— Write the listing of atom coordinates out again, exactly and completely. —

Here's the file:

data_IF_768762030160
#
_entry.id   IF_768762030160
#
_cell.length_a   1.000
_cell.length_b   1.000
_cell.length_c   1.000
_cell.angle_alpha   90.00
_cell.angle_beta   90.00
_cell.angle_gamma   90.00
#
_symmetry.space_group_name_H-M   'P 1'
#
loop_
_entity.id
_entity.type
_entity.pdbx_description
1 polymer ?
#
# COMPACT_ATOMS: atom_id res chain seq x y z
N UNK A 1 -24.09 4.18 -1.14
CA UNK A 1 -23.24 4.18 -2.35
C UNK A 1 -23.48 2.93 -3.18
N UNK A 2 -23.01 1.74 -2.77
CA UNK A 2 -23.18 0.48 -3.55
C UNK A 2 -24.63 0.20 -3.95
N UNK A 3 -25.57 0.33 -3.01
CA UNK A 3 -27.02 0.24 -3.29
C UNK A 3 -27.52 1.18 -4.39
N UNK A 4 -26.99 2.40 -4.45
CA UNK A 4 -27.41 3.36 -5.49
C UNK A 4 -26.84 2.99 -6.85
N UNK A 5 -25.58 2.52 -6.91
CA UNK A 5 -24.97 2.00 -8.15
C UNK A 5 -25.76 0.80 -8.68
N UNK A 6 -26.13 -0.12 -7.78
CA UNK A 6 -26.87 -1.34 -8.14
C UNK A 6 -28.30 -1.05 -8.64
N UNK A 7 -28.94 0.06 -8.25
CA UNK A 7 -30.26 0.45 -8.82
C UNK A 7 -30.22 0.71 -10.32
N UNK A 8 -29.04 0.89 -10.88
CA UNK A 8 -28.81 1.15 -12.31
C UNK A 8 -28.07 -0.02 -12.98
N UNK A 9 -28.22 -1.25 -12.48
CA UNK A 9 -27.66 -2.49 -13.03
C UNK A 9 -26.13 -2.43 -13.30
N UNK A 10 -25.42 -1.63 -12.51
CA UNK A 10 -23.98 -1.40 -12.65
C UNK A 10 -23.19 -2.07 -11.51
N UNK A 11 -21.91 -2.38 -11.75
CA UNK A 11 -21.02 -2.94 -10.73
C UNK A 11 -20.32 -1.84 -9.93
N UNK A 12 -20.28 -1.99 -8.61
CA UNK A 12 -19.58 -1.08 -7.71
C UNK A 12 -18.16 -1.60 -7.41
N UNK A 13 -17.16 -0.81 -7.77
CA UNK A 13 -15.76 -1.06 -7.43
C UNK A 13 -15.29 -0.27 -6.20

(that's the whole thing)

data_IF_768762030160
#
_entry.id   IF_768762030160
#
_cell.length_a   1.000
_cell.length_b   1.000
_cell.length_c   1.000
_cell.angle_alpha   90.00
_cell.angle_beta   90.00
_cell.angle_gamma   90.00
#
_symmetry.space_group_name_H-M   'P 1'
#
loop_
_entity.id
_entity.type
_entity.pdbx_description
1 polymer ?
#
# COMPACT_ATOMS: atom_id res chain seq x y z
N UNK A 1 -24.09 4.18 -1.14
CA UNK A 1 -23.24 4.18 -2.35
C UNK A 1 -23.48 2.93 -3.18
N UNK A 2 -23.01 1.74 -2.77
CA UNK A 2 -23.18 0.48 -3.55
C UNK A 2 -24.63 0.20 -3.95
N UNK A 3 -25.57 0.33 -3.01
CA UNK A 3 -27.02 0.24 -3.29
C UNK A 3 -27.52 1.18 -4.39
N UNK A 4 -26.99 2.40 -4.45
CA UNK A 4 -27.41 3.36 -5.49
C UNK A 4 -26.84 2.99 -6.85
N UNK A 5 -25.58 2.52 -6.91
CA UNK A 5 -24.97 2.00 -8.15
C UNK A 5 -25.76 0.80 -8.68
N UNK A 6 -26.13 -0.12 -7.78
CA UNK A 6 -26.87 -1.34 -8.14
C UNK A 6 -28.30 -1.05 -8.64
N UNK A 7 -28.94 0.06 -8.25
CA UNK A 7 -30.26 0.45 -8.82
C UNK A 7 -30.22 0.71 -10.32
N UNK A 8 -29.04 0.89 -10.88
CA UNK A 8 -28.81 1.15 -12.31
C UNK A 8 -28.07 -0.02 -12.98
N UNK A 9 -28.22 -1.25 -12.48
CA UNK A 9 -27.66 -2.49 -13.03
C UNK A 9 -26.13 -2.43 -13.30
N UNK A 10 -25.42 -1.63 -12.51
CA UNK A 10 -23.98 -1.40 -12.65
C UNK A 10 -23.19 -2.07 -11.51
N UNK A 11 -21.91 -2.38 -11.75
CA UNK A 11 -21.02 -2.94 -10.73
C UNK A 11 -20.32 -1.84 -9.93
N UNK A 12 -20.28 -1.99 -8.61
CA UNK A 12 -19.58 -1.08 -7.71
C UNK A 12 -18.16 -1.60 -7.41
N UNK A 13 -17.16 -0.81 -7.77
CA UNK A 13 -15.76 -1.06 -7.43
C UNK A 13 -15.29 -0.27 -6.20